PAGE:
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Fermilab Not Dead Yet, Discovers Rare Single Top Quark 194

Posted by ScuttleMonkey
from the emphasis-on-the-operating dept.
Several sources are reporting that in spite of LHC hype, Fermilab's Tevatron has produced another feat for scientific discovery. Currently the world's most powerful operating particle accelerator, the Tevatron has allowed researchers to observe a rare single Top Quark. "Previously, top quarks had only been observed when produced by the strong nuclear force. That interaction leads to the production of pairs of top quarks. The production of single top quarks, which involves the weak nuclear force and is harder to identify experimentally, has now been observed, almost 14 years to the day of the top quark discovery in 1995."
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Fermilab Not Dead Yet, Discovers Rare Single Top Quark

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  • Better Post (Score:2, Informative)

    by Anonymous Coward on Monday March 09, 2009 @07:19PM (#27128157)

    You might find Tomasso's piece better - he works with the CDF group.

    http://dorigo.wordpress.com/2009/03/05/who-discovered-single-top-production/ [wordpress.com]

  • by parrillada (264680) on Monday March 09, 2009 @07:38PM (#27128357)

    They are saying that the top quark is being produced one at a time, rather than in pairs (IAAP). It's actually subtle -- what had been observed before were 2 top quarks emerging from a gluon. Now they have observed one top quark (and another quark) emerging from a W-boson. Basically. This is not a major discovery, but it is another important showing off of the 'standard model' working very well at the energies we have so far probed.

    Oh, and about isolating quarks. You cannot isolate a quark outside a hadron, but you can 'detect' the quark by observing the hadrons and leptons that it decays into, since they leave a distinct signature. The top quark is special because it decays before it even forms a hadron with other quarks.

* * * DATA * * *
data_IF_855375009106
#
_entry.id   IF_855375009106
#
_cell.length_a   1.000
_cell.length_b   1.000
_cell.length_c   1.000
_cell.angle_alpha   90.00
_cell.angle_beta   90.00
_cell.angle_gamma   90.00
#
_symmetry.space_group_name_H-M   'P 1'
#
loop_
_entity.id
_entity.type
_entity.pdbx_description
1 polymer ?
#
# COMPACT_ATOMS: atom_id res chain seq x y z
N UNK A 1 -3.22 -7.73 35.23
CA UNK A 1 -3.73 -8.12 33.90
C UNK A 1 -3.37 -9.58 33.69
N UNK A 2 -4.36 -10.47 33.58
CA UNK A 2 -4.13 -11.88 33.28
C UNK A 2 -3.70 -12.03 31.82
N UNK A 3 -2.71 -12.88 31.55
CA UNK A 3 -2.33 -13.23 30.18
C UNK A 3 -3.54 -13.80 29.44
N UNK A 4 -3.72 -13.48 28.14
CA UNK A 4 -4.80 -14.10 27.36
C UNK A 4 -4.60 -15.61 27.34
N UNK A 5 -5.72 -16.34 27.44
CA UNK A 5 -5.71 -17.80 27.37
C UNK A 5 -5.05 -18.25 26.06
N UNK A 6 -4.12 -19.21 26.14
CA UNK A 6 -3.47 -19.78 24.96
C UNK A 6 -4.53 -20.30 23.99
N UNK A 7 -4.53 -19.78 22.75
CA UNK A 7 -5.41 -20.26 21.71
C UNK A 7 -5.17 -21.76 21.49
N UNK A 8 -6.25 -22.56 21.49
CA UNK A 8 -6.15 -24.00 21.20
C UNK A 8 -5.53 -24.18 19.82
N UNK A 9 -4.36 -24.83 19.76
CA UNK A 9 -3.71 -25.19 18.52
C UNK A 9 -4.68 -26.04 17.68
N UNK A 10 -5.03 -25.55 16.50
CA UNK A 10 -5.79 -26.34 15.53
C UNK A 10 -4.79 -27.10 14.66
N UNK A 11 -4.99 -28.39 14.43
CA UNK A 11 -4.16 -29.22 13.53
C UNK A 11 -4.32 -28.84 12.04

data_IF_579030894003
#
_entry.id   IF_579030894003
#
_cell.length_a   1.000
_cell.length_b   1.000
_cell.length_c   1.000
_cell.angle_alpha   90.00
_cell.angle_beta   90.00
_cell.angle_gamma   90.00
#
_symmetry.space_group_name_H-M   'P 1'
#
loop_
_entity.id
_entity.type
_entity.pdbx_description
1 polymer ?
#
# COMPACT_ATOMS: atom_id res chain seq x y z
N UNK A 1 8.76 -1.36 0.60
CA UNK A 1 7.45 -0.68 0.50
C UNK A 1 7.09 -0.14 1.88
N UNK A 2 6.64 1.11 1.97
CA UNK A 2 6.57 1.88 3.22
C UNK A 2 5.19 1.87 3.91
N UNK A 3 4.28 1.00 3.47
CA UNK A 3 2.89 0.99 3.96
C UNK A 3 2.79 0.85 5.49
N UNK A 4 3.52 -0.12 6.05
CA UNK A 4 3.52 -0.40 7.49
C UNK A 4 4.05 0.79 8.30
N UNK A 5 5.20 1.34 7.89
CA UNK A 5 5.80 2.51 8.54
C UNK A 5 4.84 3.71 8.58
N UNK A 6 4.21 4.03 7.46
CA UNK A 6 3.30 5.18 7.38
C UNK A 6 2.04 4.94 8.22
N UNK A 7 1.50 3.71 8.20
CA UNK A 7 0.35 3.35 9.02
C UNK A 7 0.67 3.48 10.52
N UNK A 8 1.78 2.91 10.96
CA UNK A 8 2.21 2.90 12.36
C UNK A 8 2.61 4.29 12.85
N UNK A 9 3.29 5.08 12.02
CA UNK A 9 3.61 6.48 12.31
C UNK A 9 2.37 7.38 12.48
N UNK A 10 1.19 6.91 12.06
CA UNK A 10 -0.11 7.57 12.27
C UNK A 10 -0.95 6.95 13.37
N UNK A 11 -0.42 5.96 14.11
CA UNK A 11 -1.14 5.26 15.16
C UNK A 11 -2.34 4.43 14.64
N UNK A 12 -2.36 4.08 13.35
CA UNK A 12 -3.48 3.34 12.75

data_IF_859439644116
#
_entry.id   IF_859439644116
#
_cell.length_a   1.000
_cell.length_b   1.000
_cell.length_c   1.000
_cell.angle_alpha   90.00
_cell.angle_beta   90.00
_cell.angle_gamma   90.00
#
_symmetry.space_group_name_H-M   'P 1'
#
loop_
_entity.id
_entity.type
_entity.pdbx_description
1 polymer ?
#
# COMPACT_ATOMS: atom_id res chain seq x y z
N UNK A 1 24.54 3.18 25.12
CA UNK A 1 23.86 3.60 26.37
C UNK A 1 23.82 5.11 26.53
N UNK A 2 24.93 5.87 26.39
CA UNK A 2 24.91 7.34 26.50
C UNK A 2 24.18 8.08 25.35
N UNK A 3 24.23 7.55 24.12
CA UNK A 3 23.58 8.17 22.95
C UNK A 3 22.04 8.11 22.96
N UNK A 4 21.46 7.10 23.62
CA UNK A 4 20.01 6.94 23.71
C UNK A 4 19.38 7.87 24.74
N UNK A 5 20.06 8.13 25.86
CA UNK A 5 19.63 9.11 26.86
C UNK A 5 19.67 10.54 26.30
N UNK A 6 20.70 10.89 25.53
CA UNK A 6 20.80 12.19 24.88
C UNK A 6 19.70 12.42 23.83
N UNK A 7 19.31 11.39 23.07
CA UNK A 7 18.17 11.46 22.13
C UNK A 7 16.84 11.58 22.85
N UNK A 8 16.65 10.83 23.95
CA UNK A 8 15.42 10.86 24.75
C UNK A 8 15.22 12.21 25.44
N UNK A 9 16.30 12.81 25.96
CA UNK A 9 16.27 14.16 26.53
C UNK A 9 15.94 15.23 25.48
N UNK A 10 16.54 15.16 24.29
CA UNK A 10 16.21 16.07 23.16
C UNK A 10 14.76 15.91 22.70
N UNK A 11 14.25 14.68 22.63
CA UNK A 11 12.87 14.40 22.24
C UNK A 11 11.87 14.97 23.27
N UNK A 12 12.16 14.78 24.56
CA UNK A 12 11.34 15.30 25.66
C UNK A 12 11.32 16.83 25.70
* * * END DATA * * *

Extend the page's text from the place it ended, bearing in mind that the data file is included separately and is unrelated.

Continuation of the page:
• by Anonymous Coward on Monday March 09, 2009 @07:45PM (#27128405)

    One of the papers is available [arxiv.org] on the arXiv, and it confirms that they were looking for top/anti-bottom pairs instead of the top/anti-top pairs produced by strong processes.

  • Re:And (Score:5, Informative)

    by DrLudicrous (607375) on Monday March 09, 2009 @08:23PM (#27128781) Homepage
    High energy physics has a rich history of spinoff technologies. Ever had an MRI? The superconducting magnets used in an MRI machine come out of particle accelerators. Massive amounts of data analysis? Talk to a high energy physicist. And as final tongue-in-cheek example, have you used the Internet lately? Invented at CERN.
  • Re:And (Score:3, Informative)

    by Anonymous Coward on Monday March 09, 2009 @08:26PM (#27128825)

    And as final tongue-in-cheek example, have you used the Internet lately? Invented at CERN.

    WWW, not Internet. Some of us were perfectly happy with our Gopher and FTP before the new-fangled web stuff came along.

  • Re:And (Score:5, Informative)

    by AJWM (19027) on Monday March 09, 2009 @09:07PM (#27129215) Homepage

    And as final tongue-in-cheek example, have you used the Internet lately? Invented at CERN.

    I'm guessing by "tongue-in-cheek" you mean "totally wrong".

    The Internet was not invented at CERN -- it was invented by DARPA back in 1969 -- the World Wide Web (more specifically, HTTP) was invented at CERN.

  • by Roger W Moore (538166) on Monday March 09, 2009 @10:29PM (#27129871) Journal

    Now they have observed one top quark (and another quark) emerging from a W-boson.